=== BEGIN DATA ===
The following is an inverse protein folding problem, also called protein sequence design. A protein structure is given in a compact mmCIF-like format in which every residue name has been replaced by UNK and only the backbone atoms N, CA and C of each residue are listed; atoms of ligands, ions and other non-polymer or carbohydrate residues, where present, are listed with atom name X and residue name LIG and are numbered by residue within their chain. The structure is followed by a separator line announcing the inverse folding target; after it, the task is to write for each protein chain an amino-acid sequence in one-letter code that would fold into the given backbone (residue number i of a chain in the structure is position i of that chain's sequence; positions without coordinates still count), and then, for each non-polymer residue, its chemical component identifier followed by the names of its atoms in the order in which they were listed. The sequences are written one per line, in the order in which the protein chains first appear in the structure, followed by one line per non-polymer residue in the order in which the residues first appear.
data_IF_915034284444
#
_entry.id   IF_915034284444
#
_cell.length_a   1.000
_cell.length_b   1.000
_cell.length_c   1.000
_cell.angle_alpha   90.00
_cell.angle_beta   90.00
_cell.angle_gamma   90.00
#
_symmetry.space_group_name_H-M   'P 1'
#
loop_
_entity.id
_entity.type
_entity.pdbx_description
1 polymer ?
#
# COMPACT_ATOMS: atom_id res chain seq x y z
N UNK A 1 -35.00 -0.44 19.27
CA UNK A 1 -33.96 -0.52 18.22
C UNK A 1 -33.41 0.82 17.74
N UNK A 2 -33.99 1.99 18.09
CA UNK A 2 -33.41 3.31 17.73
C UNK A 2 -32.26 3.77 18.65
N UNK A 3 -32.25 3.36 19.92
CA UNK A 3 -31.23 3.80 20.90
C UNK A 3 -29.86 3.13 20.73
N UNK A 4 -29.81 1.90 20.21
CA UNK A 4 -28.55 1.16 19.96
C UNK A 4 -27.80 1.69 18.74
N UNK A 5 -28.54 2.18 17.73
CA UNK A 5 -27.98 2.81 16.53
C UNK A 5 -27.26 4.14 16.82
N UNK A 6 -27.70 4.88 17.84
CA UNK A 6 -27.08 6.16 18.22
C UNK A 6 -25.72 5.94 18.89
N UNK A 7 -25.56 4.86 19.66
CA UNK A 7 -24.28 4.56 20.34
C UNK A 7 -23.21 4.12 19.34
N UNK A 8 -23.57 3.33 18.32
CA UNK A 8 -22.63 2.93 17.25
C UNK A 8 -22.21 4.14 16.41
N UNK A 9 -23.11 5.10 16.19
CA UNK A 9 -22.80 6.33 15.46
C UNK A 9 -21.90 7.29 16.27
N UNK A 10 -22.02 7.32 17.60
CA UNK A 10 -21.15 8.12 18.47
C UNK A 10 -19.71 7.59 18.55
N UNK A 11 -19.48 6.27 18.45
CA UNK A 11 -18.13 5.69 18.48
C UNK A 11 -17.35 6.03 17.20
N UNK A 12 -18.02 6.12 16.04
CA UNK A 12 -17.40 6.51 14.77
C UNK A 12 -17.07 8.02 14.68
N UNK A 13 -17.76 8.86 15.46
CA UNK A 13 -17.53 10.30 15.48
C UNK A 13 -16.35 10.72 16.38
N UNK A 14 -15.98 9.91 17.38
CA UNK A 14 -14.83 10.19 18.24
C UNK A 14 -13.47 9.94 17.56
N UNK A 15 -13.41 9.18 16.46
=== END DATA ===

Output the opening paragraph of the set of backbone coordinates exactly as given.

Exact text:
The following is an inverse protein folding problem, also called protein sequence design. A protein structure is given in a compact mmCIF-like format in which every residue name has been replaced by UNK and only the backbone atoms N, CA and C of each residue are listed; atoms of ligands, ions and other non-polymer or carbohydrate residues, where present, are listed with atom name X and residue name LIG and are numbered by residue within their chain. The structure is followed by a separator line announcing the inverse folding target; after it, the task is to write for each protein chain an amino-acid sequence in one-letter code that would fold into the given backbone (residue number i of a chain in the structure is position i of that chain's sequence; positions without coordinates still count), and then, for each non-polymer residue, its chemical component identifier followed by the names of its atoms in the order in which they were listed. The sequences are written one per line, in the order in which the protein chains first appear in the structure, followed by one line per non-polymer residue in the order in which the residues first appear.